Corn is approaching all-time lows

Ag prices and profits seen turning higher in the next 2 to 5 years, analyst says.

A farmer friend asked me a very thought-provoking question at the start of a late-summer meeting. He said, “You’ve been studying the corn market for over 40 years. When do you think corn farming will be profitable again?” 

He said he doesn’t like getting checks from the government to stay in business. 

I spend a lot of time studying my daily charts and long-term charts, and price cycles. And I am still learning. I push myself to look at prices from many perspectives. For example, I monitor corn as a form of cash: I calculate how many bushels of cash corn in central Illinois it would take to buy a new combine. (The answer as I write this: about 180,000 bushels.) A new Ford pickup will cost you about 11,000 bushels of corn. 

CornLow

What I see is that if corn seems cheap to you right now, you are right. It really is cheap, and from almost every perspective I track. Even overseas (using currency exchange rates and the value of the U.S. dollar to calculate the actual cost of corn to foreign buyers), we are the best deal in town. 

One of my favorite methods is what I call my Goldfinger Index. With this method, I track how many bushels of corn I can buy with an ounce of gold. This lets me view historic relationships and the purchasing power of a bushel of corn. 

Goldfinger

Let’s go back to 1971. That year, President Nixon used an executive order to abandon the last remnants of the U.S. gold standard. Before that, the price of gold was set at $35 an ounce and the dollar was backed by gold. However, since 1971, the U.S. and other nations throughout the world use fiat money (i.e., currency is created by central government banks). With the large deficits we are running here and around the world, we are creating a lot of money.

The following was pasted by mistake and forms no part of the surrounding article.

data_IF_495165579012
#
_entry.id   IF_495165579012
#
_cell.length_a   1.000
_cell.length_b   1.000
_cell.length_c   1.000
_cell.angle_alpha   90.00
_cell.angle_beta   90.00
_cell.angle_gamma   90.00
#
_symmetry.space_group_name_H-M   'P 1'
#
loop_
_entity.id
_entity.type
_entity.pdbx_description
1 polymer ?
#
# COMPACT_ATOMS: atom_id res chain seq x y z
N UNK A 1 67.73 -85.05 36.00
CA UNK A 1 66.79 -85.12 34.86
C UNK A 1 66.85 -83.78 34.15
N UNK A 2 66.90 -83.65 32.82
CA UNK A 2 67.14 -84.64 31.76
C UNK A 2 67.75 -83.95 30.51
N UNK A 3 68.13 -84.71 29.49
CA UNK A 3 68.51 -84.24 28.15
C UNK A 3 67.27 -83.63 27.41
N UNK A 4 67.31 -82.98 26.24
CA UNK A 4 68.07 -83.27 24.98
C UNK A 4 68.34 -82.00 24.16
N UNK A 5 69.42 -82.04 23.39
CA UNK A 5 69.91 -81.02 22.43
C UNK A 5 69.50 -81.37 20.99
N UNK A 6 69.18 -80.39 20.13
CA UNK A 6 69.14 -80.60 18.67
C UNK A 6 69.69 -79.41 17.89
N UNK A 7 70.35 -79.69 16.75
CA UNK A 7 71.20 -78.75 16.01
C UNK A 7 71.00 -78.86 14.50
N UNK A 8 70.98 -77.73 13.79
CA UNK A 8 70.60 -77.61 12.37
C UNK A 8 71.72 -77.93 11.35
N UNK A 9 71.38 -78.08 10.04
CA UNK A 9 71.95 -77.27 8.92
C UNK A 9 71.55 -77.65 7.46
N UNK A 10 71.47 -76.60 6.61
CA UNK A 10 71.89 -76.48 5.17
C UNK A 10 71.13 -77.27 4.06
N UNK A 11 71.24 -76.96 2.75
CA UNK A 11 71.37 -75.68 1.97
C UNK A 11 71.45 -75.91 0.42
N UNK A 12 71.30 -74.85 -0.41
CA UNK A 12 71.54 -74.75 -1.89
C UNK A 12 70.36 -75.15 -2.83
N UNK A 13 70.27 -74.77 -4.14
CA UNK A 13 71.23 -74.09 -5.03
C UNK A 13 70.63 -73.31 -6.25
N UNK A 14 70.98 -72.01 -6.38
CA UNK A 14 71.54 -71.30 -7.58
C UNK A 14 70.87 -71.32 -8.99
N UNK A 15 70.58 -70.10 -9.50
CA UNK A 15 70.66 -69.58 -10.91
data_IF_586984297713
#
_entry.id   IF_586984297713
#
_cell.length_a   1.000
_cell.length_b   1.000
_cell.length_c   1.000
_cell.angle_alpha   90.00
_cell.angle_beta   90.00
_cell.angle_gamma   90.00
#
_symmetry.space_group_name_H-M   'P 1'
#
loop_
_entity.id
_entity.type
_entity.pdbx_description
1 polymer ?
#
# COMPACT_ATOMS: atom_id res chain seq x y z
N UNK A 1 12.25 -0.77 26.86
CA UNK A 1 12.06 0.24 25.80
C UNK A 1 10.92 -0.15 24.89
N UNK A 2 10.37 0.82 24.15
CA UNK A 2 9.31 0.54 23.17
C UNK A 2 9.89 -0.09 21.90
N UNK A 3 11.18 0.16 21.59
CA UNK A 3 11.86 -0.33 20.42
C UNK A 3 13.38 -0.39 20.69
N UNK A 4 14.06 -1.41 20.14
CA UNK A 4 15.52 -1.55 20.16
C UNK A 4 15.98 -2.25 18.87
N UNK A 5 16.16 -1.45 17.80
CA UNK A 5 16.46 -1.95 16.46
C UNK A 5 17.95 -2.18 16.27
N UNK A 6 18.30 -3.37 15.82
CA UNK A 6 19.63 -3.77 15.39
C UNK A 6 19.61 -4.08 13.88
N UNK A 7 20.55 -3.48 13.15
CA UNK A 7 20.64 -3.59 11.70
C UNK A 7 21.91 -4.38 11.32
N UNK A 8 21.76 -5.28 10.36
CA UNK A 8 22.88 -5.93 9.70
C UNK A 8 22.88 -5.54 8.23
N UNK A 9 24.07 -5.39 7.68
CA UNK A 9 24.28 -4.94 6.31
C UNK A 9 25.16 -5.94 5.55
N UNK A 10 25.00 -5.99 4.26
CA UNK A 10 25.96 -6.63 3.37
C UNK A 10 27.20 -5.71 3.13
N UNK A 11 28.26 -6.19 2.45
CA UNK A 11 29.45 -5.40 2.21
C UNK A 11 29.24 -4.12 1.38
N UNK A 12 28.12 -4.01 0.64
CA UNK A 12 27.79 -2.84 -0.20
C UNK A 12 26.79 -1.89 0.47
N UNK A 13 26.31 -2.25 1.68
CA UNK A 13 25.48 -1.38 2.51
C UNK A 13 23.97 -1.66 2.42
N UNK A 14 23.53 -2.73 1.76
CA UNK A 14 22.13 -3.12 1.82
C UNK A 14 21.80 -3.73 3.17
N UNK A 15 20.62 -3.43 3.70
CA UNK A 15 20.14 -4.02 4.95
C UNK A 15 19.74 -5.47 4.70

Enough of my economics lesson. 

In the late 1960s and early 1970s, cash corn was about $1 per bushel. That meant an ounce of gold would buy 35 bushels of corn. By the late ’70s, as gold and corn prices went higher, the gold-to-corn price ratio went to about 100 bushels of corn per ounce of gold. In 1980, when gold first went to $800 an ounce, that ounce of gold would buy 250 bushels of corn. This was in 1980, when cash corn was $3.20 per bushel. 

That $3.20 corn sure bought a lot more than it does in 2020. In fact, to match that purchasing power today (1980 corn at $3.20 corn per bushel), we would need to have corn at $10.74 per bushel in the fall of 2020. 

How did this happen? When you look at 40 years of trends, prices, and purchasing power, it gets very complex. Here are my thoughts of how we got to this position. 

#1. Farm size. The size of a farm required to make a liv- ing has gone up. Many of the full-time farmers I worked with in the 1980s were farming 320 to 600 acres. Those same families are now farming 2,000 to 3,000 acres to survive. Farmers have been forced to get larger to create more efficiencies and reduce their cost of production. They are businesses that farm for a profit. (You have to farm a lot of acres to have 180,000 bushels of corn to “spend” on a combine.)

#2. More production per acre. Corn yields averaged 90 to 100 bushels per acre from 1975 through 1980. This has jumped to an estimated 180 bushels per acre this year. Some states will have yield averages this year of over 200 bushels per acre. The same trend has developed in soybeans. The national average yield has increased from 28 to 30 bushels per acre in the late 1970s to over 50 bushels per acre this year.